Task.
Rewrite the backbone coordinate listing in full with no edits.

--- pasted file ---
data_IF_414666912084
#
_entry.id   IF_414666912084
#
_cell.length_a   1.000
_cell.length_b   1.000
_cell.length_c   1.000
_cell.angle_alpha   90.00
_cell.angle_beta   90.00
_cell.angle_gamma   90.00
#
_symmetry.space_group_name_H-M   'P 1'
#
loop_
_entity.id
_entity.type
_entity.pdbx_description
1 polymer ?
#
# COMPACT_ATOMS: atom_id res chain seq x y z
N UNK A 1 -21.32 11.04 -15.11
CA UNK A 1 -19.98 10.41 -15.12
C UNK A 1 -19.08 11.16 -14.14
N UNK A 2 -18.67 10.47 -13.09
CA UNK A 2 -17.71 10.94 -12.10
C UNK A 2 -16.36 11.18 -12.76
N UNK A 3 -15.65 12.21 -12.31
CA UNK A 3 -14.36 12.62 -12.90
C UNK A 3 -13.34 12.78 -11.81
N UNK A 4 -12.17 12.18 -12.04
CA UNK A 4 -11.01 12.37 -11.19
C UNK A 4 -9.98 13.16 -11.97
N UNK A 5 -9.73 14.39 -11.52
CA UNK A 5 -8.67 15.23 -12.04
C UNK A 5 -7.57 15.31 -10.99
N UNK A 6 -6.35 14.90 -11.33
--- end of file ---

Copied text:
data_IF_414666912084
#
_entry.id   IF_414666912084
#
_cell.length_a   1.000
_cell.length_b   1.000
_cell.length_c   1.000
_cell.angle_alpha   90.00
_cell.angle_beta   90.00
_cell.angle_gamma   90.00
#
_symmetry.space_group_name_H-M   'P 1'
#
loop_
_entity.id
_entity.type
_entity.pdbx_description
1 polymer ?
#
# COMPACT_ATOMS: atom_id res chain seq x y z
N UNK A 1 -21.32 11.04 -15.11
CA UNK A 1 -19.98 10.41 -15.12
C UNK A 1 -19.08 11.16 -14.14
N UNK A 2 -18.67 10.47 -13.09
CA UNK A 2 -17.71 10.94 -12.10
C UNK A 2 -16.36 11.18 -12.76
N UNK A 3 -15.65 12.21 -12.31
CA UNK A 3 -14.36 12.62 -12.90
C UNK A 3 -13.34 12.78 -11.81
N UNK A 4 -12.17 12.18 -12.04
CA UNK A 4 -11.01 12.37 -11.19
C UNK A 4 -9.98 13.16 -11.97
N UNK A 5 -9.73 14.39 -11.52
CA UNK A 5 -8.67 15.23 -12.04
C UNK A 5 -7.57 15.31 -10.99
N UNK A 6 -6.35 14.90 -11.33